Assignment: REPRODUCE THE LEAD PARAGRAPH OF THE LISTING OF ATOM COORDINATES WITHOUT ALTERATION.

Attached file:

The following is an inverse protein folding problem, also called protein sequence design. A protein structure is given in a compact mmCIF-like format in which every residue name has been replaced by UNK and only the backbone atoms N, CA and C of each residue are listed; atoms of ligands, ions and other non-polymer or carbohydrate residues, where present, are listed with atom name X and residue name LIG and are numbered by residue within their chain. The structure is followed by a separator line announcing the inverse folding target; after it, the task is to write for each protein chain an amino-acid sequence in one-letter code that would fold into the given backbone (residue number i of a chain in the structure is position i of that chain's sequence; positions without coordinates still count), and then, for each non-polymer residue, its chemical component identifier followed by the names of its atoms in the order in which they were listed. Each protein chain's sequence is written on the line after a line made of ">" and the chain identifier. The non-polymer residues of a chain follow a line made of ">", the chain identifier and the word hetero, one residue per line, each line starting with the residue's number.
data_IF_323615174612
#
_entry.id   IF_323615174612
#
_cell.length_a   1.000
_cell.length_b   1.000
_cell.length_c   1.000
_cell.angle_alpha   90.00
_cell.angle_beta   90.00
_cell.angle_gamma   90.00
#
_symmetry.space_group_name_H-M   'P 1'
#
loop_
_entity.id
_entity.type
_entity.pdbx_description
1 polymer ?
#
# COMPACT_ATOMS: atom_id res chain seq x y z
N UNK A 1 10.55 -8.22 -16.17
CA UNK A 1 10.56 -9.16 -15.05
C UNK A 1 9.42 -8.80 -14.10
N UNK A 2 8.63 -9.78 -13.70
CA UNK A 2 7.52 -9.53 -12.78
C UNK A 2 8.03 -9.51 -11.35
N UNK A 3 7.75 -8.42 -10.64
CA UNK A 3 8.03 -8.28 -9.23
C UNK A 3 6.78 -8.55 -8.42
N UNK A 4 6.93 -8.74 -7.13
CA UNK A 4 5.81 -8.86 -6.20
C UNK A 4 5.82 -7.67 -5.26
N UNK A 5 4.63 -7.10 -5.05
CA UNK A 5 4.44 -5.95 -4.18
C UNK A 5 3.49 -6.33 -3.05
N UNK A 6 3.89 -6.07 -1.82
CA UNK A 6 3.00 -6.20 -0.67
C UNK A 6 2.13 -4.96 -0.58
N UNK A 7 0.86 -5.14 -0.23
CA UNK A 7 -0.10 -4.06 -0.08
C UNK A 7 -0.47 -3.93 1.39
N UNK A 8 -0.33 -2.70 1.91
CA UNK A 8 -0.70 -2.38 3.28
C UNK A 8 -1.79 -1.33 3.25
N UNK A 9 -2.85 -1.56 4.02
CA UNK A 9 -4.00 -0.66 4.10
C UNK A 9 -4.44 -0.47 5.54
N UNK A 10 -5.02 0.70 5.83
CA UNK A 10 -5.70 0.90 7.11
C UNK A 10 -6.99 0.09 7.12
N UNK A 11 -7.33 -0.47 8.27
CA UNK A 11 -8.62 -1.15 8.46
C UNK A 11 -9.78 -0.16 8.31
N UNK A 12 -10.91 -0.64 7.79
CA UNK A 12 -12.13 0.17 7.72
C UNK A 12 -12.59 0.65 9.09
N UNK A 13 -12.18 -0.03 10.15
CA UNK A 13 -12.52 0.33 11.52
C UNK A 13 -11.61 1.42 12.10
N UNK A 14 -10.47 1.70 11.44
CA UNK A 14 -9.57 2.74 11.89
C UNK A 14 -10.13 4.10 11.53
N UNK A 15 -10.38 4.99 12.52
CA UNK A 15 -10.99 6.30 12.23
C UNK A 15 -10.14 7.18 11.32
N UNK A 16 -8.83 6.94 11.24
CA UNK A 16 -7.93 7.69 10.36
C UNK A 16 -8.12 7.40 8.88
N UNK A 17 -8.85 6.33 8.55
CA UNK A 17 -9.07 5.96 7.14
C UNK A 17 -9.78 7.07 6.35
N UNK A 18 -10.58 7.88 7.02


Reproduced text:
The following is an inverse protein folding problem, also called protein sequence design. A protein structure is given in a compact mmCIF-like format in which every residue name has been replaced by UNK and only the backbone atoms N, CA and C of each residue are listed; atoms of ligands, ions and other non-polymer or carbohydrate residues, where present, are listed with atom name X and residue name LIG and are numbered by residue within their chain. The structure is followed by a separator line announcing the inverse folding target; after it, the task is to write for each protein chain an amino-acid sequence in one-letter code that would fold into the given backbone (residue number i of a chain in the structure is position i of that chain's sequence; positions without coordinates still count), and then, for each non-polymer residue, its chemical component identifier followed by the names of its atoms in the order in which they were listed. Each protein chain's sequence is written on the line after a line made of ">" and the chain identifier. The non-polymer residues of a chain follow a line made of ">", the chain identifier and the word hetero, one residue per line, each line starting with the residue's number.